FFfAW: Time to Leave

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Photo prompt – The Storyteller’s Abode

Time to Leave

The boats were full, despite the lateness of the day.

Ingrid paused, her foot poised on the gangplank as she looked back at the town. Her throat tightened as tears threatened to fall. How could she leave? The place was central to all of her memories: she’d married Jimmy in the church on the market place; borne her children in the local hospital. She’d walked those streets with steps both weighted with sorrow and made light with joy. Even the thought of leaving chilled her.

“I’m afraid it’s time, dearest,” Jimmy said.

Unfortunately, she didn’t have any choice. The town that had been so bright with life would soon be darkened by death. These would be the final boats to leave. On board, men and women clung to each other, their fear and sorrow almost palpable. Despite the exodus having begun days earlier, many had hoped the situation would change. Now, with ash clouds obscuring the sun, all hope was gone.

Ingrid gripped her husband’s hand and stepped on board.

Word Count: 175

If you’d like to read the other entries, click the little blue frog.

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This post is for Priceless Joy’s Flash Fiction for Aspiring Writers challenge. This week’s prompt was provided by me. The picture was taken in York a couple of years ago, when we visited for the Christmas market. It was an incredibly cold day, and we were amazed to see the boat trips still going on – though at least no one was sitting on the open-air top level.

As always seems to be the case when it’s my own prompt, I found it really hard to write a story this week! Luckily, I did manage to come up with something in the end. This was inspired by a programme about Pompeii I was watching.

I hope you like it.

FFfAW: Unexpected Consequences

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Photo Prompt – Grant-Sud / Flooded Out With Books

Unexpected Consequences

Adrugian gazed wearily over the arid landscape, the insistent beat of the sun sapping energy he could ill afford to lose. He knew the villagers below didn’t understand why he traipsed so often to the heights. He’d seen the looks they exchanged. He’d heard their snide comments. Unfortunately, the truth was something they could never comprehend.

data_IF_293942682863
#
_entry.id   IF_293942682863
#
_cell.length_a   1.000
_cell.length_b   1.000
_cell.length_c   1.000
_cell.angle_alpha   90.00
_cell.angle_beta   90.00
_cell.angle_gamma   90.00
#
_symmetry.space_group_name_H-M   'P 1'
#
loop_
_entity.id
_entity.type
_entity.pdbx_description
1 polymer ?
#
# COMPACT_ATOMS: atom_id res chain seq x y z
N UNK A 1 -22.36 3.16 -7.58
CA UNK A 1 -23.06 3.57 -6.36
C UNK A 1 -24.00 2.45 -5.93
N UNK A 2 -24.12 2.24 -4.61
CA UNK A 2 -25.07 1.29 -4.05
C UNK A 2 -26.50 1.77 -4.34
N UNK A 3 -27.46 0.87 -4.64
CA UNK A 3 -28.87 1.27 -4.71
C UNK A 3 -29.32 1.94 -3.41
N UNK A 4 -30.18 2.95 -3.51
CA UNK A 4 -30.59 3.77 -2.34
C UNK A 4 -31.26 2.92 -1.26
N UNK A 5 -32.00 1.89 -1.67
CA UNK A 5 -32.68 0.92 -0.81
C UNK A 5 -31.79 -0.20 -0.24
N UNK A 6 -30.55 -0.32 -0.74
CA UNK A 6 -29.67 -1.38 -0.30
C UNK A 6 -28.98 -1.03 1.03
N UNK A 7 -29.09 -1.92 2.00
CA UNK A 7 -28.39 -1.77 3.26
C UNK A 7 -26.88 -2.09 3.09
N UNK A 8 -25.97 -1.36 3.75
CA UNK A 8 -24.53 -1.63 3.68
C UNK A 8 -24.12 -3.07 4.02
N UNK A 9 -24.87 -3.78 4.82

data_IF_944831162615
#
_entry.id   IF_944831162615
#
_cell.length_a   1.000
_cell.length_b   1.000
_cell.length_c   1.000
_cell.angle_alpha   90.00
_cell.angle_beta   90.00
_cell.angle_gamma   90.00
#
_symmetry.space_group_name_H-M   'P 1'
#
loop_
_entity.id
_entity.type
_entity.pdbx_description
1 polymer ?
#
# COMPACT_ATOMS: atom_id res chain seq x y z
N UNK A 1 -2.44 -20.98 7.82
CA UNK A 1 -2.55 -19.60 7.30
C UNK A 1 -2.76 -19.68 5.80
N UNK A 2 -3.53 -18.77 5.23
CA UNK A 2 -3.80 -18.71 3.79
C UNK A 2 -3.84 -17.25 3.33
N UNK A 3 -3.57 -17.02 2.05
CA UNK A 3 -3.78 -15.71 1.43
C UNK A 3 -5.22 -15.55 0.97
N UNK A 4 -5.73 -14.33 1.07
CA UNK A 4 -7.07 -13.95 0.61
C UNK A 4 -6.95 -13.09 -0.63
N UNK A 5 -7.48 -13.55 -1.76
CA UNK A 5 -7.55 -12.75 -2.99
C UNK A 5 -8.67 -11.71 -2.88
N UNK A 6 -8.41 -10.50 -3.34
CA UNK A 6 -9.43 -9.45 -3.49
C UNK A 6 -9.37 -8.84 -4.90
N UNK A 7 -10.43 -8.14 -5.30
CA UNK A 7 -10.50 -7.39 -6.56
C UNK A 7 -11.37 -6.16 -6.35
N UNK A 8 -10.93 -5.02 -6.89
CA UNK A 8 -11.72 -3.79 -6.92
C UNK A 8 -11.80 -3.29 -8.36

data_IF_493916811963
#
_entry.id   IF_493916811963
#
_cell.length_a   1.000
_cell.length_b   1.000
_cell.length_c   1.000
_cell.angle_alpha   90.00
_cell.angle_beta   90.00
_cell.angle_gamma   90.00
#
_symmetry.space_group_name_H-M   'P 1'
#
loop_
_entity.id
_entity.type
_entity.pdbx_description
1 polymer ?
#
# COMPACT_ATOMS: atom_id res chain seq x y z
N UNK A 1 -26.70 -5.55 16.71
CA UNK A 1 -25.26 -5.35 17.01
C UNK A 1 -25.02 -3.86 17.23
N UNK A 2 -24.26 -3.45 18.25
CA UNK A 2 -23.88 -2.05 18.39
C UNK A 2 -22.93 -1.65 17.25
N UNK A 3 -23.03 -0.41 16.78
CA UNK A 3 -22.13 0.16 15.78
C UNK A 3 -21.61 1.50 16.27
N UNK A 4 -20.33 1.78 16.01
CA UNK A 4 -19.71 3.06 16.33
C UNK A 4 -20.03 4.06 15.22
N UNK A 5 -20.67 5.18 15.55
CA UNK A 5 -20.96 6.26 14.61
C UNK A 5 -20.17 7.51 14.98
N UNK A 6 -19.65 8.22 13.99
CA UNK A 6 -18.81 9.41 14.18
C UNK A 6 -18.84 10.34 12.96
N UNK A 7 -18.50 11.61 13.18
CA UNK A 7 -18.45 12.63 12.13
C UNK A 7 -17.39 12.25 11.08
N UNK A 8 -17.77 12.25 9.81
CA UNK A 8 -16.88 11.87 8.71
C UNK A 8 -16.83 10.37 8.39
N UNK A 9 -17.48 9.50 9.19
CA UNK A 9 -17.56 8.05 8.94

He sighed, tossing a pebble over the edge and listening for its faint spolsh into the distant trickle of water. Sometimes it seemed only yesterday he’d learned to skim stones, standing at that very spot. Back when the river had filled the canyon to brimming. Back when the rains still fell.

They’d been so young, then. So naive. All they’d wanted was to halt the devastation of the spring floods. They hadn’t realised the effect their rituals would have.

Now, only he remained…

Adrugian gasped as sudden pain tore through his chest. He slumped backwards, shadows darkening his gaze. He knew his time had come, but a smile formed as he took in his final sight.

Clouds gathered above.

Word Count: 175


This post is for Priceless Joy’s Flash Fiction for Aspiring Writers challenge. This week’s prompt was provided by Grant from Flooded out with Books.

To read the other entries click the little blue frog.

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I’d like to both thank and apologise to everyone who has visited my blog recently and left either likes or comments. Whilst I’ve been trying to put together posts, I unfortunately haven’t found the time to respond to comments or to visit anyone’s blogs. Sorry! Hopefully, now the kids are all back at school, work will quieten down somewhat and I’ll finally manage to catch up. I have to admit that all ll I’ve wanted to do with my free time over the Christmas holiday is curl up with a book!

Just to warn everyone, though, I am intending to get stuck into editing the novel I wrote during NaNoWriMo during January, so my blogging might not be as frequent as it has been in the past.

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I hope everyone had a wonderful holiday season, whatever festival you were celebrating.

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As it’s nearly midnight here, I’m afraid seeing what everyone else has written will have to wait until tomorrow morning…

Night night. 🙂